Universal acclaim is the response
to Glenn Stevens’s appointment as Reserve Bank Governor. The Oz: “At
a time of community concern over rising interest rates, the elevation of Glenn
Stevens to governor of the Reserve Bank of Australia sends
a welcome message of stability.” The AFR: “… financial
markets breathed an audible sigh of relief …” (what were they fearing, one is
forced to ask?). Etc, etc.

Glenn Stevens has been variously
described as “the bank’s thinker”, “hard-working”, “a Baptist”, “pragmatic”, an
“architect of the RBA’s current approach to monetary policy”, and other good
things. Henry has no quarrel with any of these descriptions, and indeed
applauds the idea, also canvassed in despatches, that Stevens has been a force
for giving weight to asset booms in formulating monetary policy – asset busts of
course always having been a significant factor, since at least the time of
Baghot.

The times will be more difficult for Stevens than they were for
Macfarlane. The Big Mac benefited from memories of the last big bust,
the one that “broke the stick of inflation”. Now inflation is on the
rise globally, and clearly in Australia also. In the US, inflation is
rising as activity slows, and the dreaded “stagflation” word is being
dusted off. Also, Australian households are far more indebted that they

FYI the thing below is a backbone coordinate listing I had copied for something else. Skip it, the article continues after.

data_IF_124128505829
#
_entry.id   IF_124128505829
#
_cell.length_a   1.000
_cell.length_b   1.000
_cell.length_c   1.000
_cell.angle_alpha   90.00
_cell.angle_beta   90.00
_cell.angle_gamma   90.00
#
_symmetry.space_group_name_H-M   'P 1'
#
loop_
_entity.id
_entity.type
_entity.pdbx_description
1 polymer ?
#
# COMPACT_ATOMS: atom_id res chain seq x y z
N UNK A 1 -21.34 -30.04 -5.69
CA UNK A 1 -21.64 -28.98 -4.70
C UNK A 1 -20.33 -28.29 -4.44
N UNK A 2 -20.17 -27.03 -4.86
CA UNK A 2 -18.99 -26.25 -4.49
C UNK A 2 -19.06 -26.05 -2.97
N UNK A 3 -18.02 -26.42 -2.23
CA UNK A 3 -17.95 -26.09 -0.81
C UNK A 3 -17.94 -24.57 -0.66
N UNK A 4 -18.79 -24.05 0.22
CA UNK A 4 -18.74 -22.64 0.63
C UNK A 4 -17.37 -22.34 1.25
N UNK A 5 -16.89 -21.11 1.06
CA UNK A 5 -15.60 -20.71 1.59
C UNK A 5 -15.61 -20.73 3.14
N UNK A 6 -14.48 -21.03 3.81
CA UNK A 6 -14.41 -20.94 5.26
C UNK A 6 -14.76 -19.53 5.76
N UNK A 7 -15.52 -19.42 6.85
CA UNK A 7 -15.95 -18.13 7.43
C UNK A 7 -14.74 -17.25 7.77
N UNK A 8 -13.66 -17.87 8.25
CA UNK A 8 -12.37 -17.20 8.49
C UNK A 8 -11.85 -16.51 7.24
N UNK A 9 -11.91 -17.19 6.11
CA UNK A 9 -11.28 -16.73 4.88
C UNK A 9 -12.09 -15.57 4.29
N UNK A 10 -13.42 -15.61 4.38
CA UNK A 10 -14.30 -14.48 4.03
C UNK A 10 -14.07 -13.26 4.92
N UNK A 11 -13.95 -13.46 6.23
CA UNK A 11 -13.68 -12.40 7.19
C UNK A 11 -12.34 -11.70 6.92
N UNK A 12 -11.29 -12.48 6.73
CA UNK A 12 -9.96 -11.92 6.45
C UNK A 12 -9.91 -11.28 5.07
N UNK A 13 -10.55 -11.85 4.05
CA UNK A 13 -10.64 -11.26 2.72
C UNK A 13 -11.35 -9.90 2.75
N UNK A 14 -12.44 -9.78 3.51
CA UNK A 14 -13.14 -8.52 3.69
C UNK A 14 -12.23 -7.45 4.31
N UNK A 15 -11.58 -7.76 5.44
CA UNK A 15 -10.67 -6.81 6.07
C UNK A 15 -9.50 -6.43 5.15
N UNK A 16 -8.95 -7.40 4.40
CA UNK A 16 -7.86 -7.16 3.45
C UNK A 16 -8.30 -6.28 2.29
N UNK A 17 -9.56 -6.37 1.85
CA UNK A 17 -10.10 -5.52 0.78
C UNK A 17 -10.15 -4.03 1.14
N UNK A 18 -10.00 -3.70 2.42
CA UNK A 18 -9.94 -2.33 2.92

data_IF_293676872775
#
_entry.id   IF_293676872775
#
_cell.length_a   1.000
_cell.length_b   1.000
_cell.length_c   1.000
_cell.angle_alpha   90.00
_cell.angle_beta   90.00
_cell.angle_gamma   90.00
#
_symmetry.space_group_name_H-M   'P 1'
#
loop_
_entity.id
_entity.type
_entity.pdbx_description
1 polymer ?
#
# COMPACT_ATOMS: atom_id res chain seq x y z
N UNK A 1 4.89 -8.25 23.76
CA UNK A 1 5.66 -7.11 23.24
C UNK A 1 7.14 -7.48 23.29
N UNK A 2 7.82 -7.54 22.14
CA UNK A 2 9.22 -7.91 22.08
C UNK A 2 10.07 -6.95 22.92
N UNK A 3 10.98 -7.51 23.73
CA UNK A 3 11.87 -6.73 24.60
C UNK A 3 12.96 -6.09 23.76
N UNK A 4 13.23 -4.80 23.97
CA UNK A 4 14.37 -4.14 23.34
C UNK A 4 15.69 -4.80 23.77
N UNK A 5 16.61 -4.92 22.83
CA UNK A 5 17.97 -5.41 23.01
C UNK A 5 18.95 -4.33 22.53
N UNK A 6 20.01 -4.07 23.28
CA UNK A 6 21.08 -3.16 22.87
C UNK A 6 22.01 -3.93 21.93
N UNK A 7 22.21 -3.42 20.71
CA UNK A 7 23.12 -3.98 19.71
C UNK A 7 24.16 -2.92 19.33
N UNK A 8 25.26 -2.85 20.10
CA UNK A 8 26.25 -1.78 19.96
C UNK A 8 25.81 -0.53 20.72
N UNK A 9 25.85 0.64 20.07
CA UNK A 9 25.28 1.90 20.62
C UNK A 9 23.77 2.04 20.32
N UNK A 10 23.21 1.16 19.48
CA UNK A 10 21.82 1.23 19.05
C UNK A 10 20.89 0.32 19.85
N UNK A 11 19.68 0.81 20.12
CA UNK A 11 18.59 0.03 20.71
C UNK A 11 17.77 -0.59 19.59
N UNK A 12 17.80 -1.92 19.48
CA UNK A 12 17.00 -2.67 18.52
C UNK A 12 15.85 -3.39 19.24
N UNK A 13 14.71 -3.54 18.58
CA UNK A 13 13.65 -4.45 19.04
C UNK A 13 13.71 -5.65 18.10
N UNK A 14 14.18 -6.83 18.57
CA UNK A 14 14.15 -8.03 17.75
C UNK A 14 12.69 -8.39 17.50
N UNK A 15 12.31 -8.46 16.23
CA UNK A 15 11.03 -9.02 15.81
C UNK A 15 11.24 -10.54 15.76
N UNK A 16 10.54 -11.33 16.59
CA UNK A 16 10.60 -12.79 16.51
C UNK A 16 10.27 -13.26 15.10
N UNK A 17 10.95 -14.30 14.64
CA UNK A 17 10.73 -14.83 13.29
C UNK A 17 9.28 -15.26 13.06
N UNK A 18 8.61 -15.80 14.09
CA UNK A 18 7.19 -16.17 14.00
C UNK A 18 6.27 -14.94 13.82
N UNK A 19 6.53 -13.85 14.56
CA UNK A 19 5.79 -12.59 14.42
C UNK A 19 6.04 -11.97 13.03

were and this will be a reason for caution on the part of the Reserve.

At 9.30am this morning, the
Reserve Bank of Australia announced that they will be
increasing the cash rate target by 25 basis points to 6%. The accompanying statement by
outgoing RBA Governor Ian Macfarlane was notable for its hawkishness.

The Howard Government’s crucial
election promise to keep interest rates low is looking a little meaningless as
the standard variable mortgage rate is pushed to 7.83%. But according to
John Howard, his greatest political worry is not rising interest rates, but
spiralling petrol prices. A new Morgan Poll
indicates that there is indeed need to worry about petrol
prices.

The poll found that rising petrol
prices are causing financial hardship for half of the population, and serious
financial hardship for 21% of the population. Although this is less than
the impact fuel prices are having on American consumers, it does indicate that
Australians are feeling the pinch at present.

Read more at Henry
Thornton
.

Peter Fray

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